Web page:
Compare and Contrast the Philosophical Contributions Aristotle and Descartes Make to Our Understanding of a Person

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In order to begin analyzing Aristotle and Descartes contribution to our notion of a person, we need to be able to understand what the term ‘personhood' means. Unfortunately there is no clear answer, with philosophers still presenting conflicting ideas. However by asking questions such as; is ‘personhood' identical to human being? What is the essence of a person? What relation does a person have with the world? When does personhood begin? At what point if ever does it end? And finally what makes a good person? We move closer to a set of characteristics that make up a person. Therefore we can judge Aristotle and Descartes contribution to a person by evaluating their answers to such questions.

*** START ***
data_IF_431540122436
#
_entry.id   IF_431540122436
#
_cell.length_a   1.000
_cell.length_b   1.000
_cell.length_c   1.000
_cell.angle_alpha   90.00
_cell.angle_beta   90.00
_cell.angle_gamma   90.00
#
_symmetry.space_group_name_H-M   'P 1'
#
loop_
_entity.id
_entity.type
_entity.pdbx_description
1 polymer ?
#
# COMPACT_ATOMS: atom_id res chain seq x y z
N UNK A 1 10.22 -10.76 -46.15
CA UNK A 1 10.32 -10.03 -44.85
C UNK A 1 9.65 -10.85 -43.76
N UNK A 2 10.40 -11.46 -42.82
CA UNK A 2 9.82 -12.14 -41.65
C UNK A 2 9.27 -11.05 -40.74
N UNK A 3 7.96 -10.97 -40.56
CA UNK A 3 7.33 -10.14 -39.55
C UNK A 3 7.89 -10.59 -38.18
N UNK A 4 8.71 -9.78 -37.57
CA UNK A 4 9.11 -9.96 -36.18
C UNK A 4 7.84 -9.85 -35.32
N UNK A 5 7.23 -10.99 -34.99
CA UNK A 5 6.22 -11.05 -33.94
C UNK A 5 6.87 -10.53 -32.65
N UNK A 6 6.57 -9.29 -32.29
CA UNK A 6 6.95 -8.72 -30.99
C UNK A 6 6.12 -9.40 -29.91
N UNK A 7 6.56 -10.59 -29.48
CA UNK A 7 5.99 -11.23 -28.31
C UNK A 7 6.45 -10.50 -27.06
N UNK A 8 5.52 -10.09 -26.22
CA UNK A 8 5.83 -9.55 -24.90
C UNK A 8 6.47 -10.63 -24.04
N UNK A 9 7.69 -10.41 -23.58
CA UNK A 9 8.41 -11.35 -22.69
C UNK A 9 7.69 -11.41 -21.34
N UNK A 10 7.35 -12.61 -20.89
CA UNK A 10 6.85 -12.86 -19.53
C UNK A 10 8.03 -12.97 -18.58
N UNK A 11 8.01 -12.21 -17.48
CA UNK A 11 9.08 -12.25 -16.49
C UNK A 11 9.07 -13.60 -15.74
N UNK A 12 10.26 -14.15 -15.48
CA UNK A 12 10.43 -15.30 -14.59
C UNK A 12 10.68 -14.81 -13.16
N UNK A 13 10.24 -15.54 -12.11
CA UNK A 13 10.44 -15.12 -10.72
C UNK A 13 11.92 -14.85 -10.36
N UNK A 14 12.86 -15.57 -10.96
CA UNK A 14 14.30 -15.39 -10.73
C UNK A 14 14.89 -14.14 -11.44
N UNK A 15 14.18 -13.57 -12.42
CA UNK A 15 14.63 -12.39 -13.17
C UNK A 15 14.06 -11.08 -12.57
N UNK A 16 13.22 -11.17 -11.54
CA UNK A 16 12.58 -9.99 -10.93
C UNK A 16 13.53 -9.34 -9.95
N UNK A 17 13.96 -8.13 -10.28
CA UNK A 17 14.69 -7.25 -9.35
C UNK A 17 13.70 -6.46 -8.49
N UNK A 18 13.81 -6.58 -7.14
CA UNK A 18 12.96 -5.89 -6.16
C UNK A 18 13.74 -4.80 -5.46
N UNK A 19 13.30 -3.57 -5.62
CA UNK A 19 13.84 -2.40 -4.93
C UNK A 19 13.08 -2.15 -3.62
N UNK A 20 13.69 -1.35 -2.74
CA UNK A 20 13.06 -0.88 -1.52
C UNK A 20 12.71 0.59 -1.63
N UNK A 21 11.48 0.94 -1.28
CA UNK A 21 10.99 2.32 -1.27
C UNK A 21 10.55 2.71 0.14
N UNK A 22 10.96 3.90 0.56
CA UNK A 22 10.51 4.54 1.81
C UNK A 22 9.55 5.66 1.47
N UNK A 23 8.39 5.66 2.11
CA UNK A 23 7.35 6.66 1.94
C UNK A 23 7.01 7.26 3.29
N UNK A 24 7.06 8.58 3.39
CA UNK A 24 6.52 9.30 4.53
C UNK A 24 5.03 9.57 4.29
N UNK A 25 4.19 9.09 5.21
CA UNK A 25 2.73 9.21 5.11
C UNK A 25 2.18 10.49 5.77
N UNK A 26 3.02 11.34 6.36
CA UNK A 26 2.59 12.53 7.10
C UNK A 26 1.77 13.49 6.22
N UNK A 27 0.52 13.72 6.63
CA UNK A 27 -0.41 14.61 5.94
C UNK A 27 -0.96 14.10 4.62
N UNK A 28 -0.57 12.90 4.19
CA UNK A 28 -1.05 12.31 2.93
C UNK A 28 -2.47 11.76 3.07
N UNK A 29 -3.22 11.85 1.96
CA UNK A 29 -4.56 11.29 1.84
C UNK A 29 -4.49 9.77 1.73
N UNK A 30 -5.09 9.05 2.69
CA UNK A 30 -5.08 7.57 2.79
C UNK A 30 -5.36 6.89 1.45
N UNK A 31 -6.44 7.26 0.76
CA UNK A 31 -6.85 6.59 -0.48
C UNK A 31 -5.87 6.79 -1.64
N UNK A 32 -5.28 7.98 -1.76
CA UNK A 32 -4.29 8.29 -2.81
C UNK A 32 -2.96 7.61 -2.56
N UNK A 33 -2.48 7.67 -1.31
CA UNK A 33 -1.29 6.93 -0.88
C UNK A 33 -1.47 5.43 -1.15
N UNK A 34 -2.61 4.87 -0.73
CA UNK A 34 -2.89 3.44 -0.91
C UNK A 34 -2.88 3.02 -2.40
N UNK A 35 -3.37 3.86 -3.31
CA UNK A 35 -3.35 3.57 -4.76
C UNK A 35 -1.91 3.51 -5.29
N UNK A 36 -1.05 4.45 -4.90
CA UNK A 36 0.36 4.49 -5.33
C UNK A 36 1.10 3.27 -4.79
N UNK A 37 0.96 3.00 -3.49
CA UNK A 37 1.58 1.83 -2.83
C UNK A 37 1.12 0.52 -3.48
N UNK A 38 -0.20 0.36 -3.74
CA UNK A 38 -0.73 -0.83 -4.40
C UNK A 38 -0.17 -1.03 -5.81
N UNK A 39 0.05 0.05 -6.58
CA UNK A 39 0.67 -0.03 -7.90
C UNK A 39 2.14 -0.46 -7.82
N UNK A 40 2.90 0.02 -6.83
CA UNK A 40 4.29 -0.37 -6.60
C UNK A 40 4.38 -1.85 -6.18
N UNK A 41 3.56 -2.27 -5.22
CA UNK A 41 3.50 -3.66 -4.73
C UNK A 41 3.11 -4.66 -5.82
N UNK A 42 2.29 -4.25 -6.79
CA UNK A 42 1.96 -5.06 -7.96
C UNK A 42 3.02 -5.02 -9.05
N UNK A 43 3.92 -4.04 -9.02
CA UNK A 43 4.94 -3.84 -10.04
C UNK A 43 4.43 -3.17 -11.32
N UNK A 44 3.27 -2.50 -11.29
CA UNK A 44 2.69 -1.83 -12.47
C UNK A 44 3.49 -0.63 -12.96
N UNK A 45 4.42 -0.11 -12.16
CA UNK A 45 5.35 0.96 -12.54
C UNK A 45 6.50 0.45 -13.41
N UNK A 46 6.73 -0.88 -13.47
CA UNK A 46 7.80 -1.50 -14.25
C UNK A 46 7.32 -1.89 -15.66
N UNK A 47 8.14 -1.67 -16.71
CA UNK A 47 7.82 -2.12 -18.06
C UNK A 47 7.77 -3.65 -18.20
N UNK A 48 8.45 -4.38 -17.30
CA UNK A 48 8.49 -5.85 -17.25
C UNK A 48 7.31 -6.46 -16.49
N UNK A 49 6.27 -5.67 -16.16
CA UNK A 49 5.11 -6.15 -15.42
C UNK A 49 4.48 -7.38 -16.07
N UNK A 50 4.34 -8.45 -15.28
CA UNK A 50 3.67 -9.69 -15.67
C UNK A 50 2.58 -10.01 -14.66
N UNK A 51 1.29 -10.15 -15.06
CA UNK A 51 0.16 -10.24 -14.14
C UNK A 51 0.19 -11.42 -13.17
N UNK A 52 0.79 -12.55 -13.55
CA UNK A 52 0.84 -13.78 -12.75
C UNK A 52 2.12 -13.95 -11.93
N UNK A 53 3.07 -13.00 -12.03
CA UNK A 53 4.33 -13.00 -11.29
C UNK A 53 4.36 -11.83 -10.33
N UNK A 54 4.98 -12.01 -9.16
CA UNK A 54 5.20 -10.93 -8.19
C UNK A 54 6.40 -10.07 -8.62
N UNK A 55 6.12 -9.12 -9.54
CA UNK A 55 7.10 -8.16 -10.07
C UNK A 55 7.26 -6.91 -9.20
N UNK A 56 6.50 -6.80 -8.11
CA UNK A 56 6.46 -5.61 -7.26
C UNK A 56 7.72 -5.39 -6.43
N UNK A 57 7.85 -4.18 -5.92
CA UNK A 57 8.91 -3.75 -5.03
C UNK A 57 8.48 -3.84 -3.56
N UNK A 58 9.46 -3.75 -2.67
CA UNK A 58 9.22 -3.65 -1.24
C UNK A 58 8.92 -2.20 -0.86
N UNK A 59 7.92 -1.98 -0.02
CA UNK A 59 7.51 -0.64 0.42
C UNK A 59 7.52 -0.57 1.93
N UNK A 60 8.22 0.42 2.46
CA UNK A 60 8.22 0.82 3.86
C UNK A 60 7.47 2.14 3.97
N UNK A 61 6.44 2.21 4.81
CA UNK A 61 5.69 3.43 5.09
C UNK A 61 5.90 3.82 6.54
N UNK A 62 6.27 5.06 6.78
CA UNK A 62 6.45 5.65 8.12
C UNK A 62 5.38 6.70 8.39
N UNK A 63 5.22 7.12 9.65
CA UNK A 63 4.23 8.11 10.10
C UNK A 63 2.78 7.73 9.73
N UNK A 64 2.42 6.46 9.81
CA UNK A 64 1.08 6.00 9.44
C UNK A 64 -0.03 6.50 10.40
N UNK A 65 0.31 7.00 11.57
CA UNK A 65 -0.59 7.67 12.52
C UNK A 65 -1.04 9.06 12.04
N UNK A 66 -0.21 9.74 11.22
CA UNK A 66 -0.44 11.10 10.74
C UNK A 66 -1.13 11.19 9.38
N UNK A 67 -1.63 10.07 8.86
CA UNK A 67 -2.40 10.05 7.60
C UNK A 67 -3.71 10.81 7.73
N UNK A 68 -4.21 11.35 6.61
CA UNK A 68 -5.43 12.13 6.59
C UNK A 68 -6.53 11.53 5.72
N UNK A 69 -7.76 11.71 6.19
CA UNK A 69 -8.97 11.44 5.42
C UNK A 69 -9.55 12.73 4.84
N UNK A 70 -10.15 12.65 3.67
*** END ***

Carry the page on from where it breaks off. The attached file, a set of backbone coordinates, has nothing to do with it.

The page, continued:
Personhood being purely a human phenomenon is a popular debate amongst philosophers, and the side that excludes animals is taken by both Aristotle and Descartes. Being a rationalist, Descartes begins his argument for this issue with the statement that a ‘person' is a thinking thing. He comes to this conclusion through reason in the cogito argument as he can not doubt that he thinks, and he can not exist if he ceases to think therefore he is a thinking thing. With this foundation he is able to distinguish animals from the concept of personhood, as for Descartes a thinking thing is one that doubts, understands, conceives, affirms, denies, wills, refuses, imagines, and feels, attributes needed for self- consciousness and attributes he does not believe animals to hold. While Descartes agrees that animals have mental states he does not accept that they are self- aware of themselves in relation to others and their own existence. This idea of self consciousness being a necessity in personhood, has contributed to John Locke's theories in which he emphasises the idea of a person as a living being that is conscious of itself as persisting over time, a scholar that has greatly influenced the recently developed ‘personhood theory'. The criteria of is that a person must hold one or...
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